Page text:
Former Israeli defense chief seeks premiership (AP) Associated Press) By AMY TEIBEL JERUSALEM, ISRAEL 03/27/12 6:56 pm ET)
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JERUSALEM – Israel´s Iranian-born former military chief and defense
minister Shaul Mofaz has been waiting more than three years for
another chance to take the helm of the centrist Kadima Party.
After accomplishing that mission in Tuesday´s primary, he now faces
an uphill battle in leading Kadima back to power.
Mofaz defeated the current party leader, Tzipi Livni, in Tuesday´s
primary by a wide margin.
Preliminary results showed Mofaz soundly defeating Livni. With 95
percent of the votes counted, Mofaz held a lead early Wednesday of 62
percent to 38 percent for Livni.
Official results are only expected in Wednesday morning, but Israeli
TV stations have declared Mofaz the winner after building an
insurmountable lead over Livni.
But his campaign slogan, "Mofaz. Prime Minister," belies the sorry
state of Israel´s largest party, which polls show would be headed for
a drubbing if national elections were held today.
Mofaz is best known to international audiences for tough tactics he
adopted as military chief and defense minister during the Palestinian
uprising last decade. Four years ago, he briefly rattled global oil
markets by saying Israel would attack Iran as a last resort if it
didn´t abandon its suspected nuclear weapons program.
But in recent years, he has tried to remake his image in a more
statesmanlike mold, proposing the immediate establishment of a
provisional Palestinian state and addressing socio-economic issues
and women´s rights.
Livni, who just a few years ago was among the country´s most popular
politicians and who routinely shows up on lists of the world´s most
influential women, has faced heavy criticism for what is widely seen
as an ineffective term as opposition leader.
For the first time, a recent poll predicted Mofaz would bring Kadima
more votes in a national election than Livni, a former foreign
minister who had been Israel´s top negotiator with the Palestinians.
Kadima, currently the largest faction in the 120-member parliament
with 28 seats, has been hemorrhaging support to the Labor Party and
dovish Meretz. It would also be expected to lose seats in a national
election to television personality Yair Lapid who has not yet formed
a political party.
Mofaz, however, may be able to reverse the damage. Thanks to his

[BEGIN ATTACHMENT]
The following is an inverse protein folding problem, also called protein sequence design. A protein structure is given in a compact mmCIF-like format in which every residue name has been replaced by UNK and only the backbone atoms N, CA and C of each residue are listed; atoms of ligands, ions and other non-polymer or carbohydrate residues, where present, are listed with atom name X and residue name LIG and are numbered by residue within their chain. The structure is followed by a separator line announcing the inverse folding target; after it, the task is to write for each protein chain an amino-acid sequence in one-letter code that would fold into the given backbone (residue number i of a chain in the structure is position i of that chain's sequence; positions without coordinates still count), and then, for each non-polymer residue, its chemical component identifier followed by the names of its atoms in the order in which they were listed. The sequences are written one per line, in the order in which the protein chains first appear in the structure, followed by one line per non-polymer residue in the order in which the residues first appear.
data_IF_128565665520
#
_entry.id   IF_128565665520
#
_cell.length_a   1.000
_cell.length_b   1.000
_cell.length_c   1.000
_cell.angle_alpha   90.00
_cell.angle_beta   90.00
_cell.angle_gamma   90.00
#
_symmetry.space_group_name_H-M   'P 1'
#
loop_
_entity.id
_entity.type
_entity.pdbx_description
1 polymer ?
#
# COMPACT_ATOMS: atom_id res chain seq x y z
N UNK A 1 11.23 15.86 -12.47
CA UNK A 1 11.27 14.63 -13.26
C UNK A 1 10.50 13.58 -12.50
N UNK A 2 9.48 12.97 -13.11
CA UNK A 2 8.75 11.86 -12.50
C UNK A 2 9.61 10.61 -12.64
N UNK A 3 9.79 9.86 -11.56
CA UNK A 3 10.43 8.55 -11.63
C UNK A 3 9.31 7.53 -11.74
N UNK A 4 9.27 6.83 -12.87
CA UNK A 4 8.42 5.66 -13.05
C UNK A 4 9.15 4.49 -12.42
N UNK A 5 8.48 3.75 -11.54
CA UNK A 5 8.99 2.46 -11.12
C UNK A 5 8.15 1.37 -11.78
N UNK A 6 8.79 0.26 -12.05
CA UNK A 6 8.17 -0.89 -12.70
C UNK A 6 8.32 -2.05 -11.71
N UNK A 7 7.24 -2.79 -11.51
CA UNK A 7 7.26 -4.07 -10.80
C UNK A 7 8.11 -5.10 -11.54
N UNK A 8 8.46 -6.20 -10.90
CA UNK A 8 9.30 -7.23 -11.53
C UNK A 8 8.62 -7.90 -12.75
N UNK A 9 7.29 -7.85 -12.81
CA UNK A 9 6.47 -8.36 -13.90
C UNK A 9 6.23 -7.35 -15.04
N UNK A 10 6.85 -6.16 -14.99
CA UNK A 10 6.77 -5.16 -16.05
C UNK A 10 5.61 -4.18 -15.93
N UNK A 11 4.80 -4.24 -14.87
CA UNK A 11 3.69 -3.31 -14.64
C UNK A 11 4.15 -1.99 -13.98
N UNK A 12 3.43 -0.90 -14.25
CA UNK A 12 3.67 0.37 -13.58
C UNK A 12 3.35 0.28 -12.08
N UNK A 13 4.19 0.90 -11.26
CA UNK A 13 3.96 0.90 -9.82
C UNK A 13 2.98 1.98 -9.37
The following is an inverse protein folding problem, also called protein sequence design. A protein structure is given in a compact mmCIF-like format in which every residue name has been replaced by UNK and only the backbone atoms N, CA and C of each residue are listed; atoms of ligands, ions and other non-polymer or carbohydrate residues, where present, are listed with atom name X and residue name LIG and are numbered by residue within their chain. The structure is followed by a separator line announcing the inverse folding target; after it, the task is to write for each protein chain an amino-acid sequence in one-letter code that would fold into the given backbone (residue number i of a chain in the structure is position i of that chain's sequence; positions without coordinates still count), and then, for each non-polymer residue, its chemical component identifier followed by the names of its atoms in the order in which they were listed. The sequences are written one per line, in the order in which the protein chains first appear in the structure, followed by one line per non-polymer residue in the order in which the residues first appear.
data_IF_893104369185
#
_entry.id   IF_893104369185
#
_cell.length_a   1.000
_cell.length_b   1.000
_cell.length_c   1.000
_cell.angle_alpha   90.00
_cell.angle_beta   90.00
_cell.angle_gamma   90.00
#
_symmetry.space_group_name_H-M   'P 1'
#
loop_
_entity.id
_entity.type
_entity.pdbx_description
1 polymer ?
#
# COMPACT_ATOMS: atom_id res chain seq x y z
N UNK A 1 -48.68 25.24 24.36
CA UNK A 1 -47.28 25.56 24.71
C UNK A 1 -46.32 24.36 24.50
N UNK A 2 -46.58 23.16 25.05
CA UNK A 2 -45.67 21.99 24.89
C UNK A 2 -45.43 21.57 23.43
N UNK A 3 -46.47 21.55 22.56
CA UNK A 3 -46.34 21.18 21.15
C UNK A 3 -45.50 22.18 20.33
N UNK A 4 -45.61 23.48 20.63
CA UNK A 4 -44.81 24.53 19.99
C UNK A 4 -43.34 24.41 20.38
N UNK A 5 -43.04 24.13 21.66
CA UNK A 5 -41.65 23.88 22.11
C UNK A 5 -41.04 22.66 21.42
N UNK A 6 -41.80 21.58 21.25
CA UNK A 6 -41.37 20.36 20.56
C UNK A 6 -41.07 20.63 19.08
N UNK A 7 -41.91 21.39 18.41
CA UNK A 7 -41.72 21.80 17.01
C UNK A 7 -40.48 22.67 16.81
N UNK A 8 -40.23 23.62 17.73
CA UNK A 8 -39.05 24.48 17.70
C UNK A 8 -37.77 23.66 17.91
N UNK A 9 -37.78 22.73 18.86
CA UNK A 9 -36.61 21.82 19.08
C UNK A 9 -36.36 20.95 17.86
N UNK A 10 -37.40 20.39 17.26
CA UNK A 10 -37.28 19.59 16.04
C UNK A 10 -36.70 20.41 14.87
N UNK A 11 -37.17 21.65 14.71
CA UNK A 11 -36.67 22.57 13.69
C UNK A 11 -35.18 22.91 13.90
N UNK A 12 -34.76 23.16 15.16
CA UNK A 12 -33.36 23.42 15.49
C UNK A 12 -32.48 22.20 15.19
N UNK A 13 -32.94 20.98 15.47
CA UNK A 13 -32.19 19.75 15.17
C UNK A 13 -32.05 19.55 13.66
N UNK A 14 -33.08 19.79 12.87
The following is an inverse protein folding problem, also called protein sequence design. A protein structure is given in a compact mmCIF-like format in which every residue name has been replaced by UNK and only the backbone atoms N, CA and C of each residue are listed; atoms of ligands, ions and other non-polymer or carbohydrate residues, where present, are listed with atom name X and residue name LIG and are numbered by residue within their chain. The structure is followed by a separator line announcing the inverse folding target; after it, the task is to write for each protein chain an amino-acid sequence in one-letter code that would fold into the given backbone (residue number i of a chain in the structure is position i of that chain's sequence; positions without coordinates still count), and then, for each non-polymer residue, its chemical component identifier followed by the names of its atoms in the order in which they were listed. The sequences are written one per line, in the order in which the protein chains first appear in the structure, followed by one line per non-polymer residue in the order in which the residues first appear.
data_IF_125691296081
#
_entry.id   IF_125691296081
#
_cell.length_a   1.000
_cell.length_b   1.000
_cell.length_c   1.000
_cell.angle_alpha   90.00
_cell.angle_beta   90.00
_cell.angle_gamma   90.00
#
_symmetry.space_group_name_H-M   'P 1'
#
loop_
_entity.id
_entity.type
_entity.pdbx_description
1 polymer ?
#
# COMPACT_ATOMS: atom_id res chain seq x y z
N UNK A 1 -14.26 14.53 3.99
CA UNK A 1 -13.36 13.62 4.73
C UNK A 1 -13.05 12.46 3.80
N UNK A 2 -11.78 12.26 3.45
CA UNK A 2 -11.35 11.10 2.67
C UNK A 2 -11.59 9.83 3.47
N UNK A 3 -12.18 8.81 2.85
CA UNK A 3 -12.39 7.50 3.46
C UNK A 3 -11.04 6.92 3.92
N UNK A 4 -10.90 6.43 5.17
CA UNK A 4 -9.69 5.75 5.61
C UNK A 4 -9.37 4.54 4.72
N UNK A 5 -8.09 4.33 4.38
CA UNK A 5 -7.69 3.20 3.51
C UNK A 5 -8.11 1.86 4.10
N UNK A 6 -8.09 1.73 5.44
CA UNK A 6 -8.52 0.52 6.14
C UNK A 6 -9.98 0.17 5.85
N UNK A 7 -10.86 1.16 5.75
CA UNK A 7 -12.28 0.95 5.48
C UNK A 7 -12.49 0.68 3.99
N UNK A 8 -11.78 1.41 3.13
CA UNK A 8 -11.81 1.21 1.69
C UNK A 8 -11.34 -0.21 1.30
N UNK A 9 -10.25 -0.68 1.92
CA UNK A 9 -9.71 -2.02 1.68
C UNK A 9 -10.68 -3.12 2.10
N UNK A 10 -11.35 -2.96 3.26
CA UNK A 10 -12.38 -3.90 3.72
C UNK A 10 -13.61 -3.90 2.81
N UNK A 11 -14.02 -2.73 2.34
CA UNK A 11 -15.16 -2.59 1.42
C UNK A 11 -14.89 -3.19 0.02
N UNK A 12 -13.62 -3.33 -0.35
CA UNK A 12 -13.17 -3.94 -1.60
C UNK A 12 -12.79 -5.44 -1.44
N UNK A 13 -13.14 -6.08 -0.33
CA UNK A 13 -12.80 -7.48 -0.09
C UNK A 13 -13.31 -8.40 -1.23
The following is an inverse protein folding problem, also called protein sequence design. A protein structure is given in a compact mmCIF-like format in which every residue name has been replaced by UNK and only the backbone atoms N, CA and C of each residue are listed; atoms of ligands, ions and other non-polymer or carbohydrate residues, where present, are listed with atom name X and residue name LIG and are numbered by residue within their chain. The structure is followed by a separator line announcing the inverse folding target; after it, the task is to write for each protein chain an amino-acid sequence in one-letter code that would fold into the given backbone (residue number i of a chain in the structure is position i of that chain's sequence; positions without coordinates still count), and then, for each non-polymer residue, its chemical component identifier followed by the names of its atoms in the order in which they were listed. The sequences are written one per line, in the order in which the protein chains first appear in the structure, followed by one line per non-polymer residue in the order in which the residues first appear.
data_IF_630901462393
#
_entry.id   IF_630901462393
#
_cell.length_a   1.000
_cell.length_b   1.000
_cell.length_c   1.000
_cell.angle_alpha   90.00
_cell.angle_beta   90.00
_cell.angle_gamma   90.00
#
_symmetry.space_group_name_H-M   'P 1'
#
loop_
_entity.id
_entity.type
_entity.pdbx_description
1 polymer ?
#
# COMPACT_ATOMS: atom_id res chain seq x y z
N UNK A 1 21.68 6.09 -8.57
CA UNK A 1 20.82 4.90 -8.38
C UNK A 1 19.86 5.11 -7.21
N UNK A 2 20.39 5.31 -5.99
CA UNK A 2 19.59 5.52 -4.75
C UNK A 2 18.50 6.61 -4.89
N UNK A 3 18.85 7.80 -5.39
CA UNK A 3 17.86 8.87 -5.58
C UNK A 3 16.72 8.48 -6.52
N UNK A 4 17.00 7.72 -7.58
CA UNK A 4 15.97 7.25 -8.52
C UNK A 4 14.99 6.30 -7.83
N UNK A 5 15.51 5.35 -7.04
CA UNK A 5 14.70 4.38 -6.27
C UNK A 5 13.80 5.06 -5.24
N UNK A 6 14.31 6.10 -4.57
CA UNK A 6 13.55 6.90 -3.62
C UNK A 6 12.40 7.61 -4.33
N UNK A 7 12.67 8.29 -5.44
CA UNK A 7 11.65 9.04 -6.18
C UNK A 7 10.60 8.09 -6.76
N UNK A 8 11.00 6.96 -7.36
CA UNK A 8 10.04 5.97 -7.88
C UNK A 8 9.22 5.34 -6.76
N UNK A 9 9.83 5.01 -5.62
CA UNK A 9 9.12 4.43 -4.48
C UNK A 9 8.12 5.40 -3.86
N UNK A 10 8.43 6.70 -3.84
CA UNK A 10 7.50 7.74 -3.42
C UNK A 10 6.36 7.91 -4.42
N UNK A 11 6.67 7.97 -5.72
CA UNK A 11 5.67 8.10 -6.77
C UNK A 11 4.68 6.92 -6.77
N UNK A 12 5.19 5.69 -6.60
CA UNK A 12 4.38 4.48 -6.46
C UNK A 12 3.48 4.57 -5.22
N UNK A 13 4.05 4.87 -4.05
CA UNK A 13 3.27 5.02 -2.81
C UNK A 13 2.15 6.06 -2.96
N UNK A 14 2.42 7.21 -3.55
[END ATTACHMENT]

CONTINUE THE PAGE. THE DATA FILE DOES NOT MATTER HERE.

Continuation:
security credentials and Iranian descent, he may be able to steal
away votes from Prime Minister Benjamin Netanyahu´s Likud Party. The
hardline Likud appeals to hawkish voters, many of whom are Jewish
Israelis of Sephardic, or Middle Eastern, heritage.
Polls currently suggest Netanyahu and his hawkish and ultra-Orthodox
allies would together capture more than 70 seats. Kadima would take
12 seats with Mofaz at the top and 10 with Livni as leader.
Elections aren´t scheduled until October 2013, though many analysts
believe Netanyahu will push the date forward, possibly to later this
Mofaz´s military credentials are his main attraction to a nationwide
audience, especially at a time when Israel is warning of a possible
military strike against Iran´s nuclear program and feels threatened
by ferment in the Arab world.
Mofaz was praised by many here for his response to the Palestinian
uprising — harsh military offensives and arrest raids, assassination
of militant leaders and the isolation of the late Palestinian leader
Yasser Arafat in his West Bank compound until his death in 2004.
Since entering politics, Mofaz has reinvented himself. In late 2009,
he surprised many by announcing a new proposal to jump-start stalled
Israeli-Palestinian peacemaking. The plan called for the immediate
establishment of a Palestinian state with temporary borders in 60
percent of the West Bank and all of the Gaza Strip, in tandem with
talks on a final accord. Jerusalem would remain united as Israel´s
The Palestinians oppose a provisional state, afraid its borders will
become permanent. They claim east Jerusalem as their capital
They also claim the eastern sector of Jerusalem, which Israel
captured along with the West Bank and Gaza in 1967, as part of their
hoped-for state. When Mofaz was defense minister, Israel evacuated
Gaza in 2005, though it still restricts access by land and sea.
Mofaz joined other Likud defectors in late 2005 to join then-Prime
Minister Ariel Sharon in forming Kadima. His first attempt at the
leadership race in 2008 saw a razor-thin loss to Livni.
The centrist party emerged from February 2009 balloting as the
country´s largest. Under Israel´s proportional representation system,
the leader of the largest party usually becomes prime minister.
But Livni was unable to put together a majority coalition of like-
minded factions, and the premiership went to Netanyahu, whose Likud
placed second but enjoyed the support of an array of smaller,
hardline parties. (© 2012 The Associated Press 03/27/12)
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